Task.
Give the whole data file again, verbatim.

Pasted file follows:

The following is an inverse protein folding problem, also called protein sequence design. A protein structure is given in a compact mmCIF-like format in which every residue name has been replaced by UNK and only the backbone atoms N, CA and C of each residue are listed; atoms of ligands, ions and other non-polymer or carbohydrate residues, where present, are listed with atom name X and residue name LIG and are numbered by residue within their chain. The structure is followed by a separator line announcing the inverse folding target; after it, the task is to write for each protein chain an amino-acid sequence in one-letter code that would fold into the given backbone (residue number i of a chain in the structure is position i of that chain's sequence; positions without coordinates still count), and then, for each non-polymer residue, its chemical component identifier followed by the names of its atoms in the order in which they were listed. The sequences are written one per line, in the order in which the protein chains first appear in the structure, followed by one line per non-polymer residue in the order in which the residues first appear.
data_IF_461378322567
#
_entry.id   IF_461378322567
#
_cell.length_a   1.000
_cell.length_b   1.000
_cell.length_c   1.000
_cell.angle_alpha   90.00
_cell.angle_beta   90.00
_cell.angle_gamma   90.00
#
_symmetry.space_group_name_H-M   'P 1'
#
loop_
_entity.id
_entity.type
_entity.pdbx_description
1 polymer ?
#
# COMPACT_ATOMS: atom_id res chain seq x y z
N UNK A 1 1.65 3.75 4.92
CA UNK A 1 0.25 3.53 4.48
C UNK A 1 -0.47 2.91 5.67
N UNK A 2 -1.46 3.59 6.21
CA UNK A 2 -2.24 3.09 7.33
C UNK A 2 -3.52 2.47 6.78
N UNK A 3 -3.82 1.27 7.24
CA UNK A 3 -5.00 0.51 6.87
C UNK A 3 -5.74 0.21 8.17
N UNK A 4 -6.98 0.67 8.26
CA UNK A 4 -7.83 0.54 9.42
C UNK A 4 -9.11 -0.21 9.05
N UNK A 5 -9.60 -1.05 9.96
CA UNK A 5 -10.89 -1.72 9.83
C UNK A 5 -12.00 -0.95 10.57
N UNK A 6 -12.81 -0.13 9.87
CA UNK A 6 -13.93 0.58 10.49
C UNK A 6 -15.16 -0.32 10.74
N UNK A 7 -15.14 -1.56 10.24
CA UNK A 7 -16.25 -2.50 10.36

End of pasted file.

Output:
The following is an inverse protein folding problem, also called protein sequence design. A protein structure is given in a compact mmCIF-like format in which every residue name has been replaced by UNK and only the backbone atoms N, CA and C of each residue are listed; atoms of ligands, ions and other non-polymer or carbohydrate residues, where present, are listed with atom name X and residue name LIG and are numbered by residue within their chain. The structure is followed by a separator line announcing the inverse folding target; after it, the task is to write for each protein chain an amino-acid sequence in one-letter code that would fold into the given backbone (residue number i of a chain in the structure is position i of that chain's sequence; positions without coordinates still count), and then, for each non-polymer residue, its chemical component identifier followed by the names of its atoms in the order in which they were listed. The sequences are written one per line, in the order in which the protein chains first appear in the structure, followed by one line per non-polymer residue in the order in which the residues first appear.
data_IF_461378322567
#
_entry.id   IF_461378322567
#
_cell.length_a   1.000
_cell.length_b   1.000
_cell.length_c   1.000
_cell.angle_alpha   90.00
_cell.angle_beta   90.00
_cell.angle_gamma   90.00
#
_symmetry.space_group_name_H-M   'P 1'
#
loop_
_entity.id
_entity.type
_entity.pdbx_description
1 polymer ?
#
# COMPACT_ATOMS: atom_id res chain seq x y z
N UNK A 1 1.65 3.75 4.92
CA UNK A 1 0.25 3.53 4.48
C UNK A 1 -0.47 2.91 5.67
N UNK A 2 -1.46 3.59 6.21
CA UNK A 2 -2.24 3.09 7.33
C UNK A 2 -3.52 2.47 6.78
N UNK A 3 -3.82 1.27 7.24
CA UNK A 3 -5.00 0.51 6.87
C UNK A 3 -5.74 0.21 8.17
N UNK A 4 -6.98 0.67 8.26
CA UNK A 4 -7.83 0.54 9.42
C UNK A 4 -9.11 -0.21 9.05
N UNK A 5 -9.60 -1.05 9.96
CA UNK A 5 -10.89 -1.72 9.83
C UNK A 5 -12.00 -0.95 10.57
N UNK A 6 -12.81 -0.13 9.87
CA UNK A 6 -13.93 0.58 10.49
C UNK A 6 -15.16 -0.32 10.74
N UNK A 7 -15.14 -1.56 10.24
CA UNK A 7 -16.25 -2.50 10.36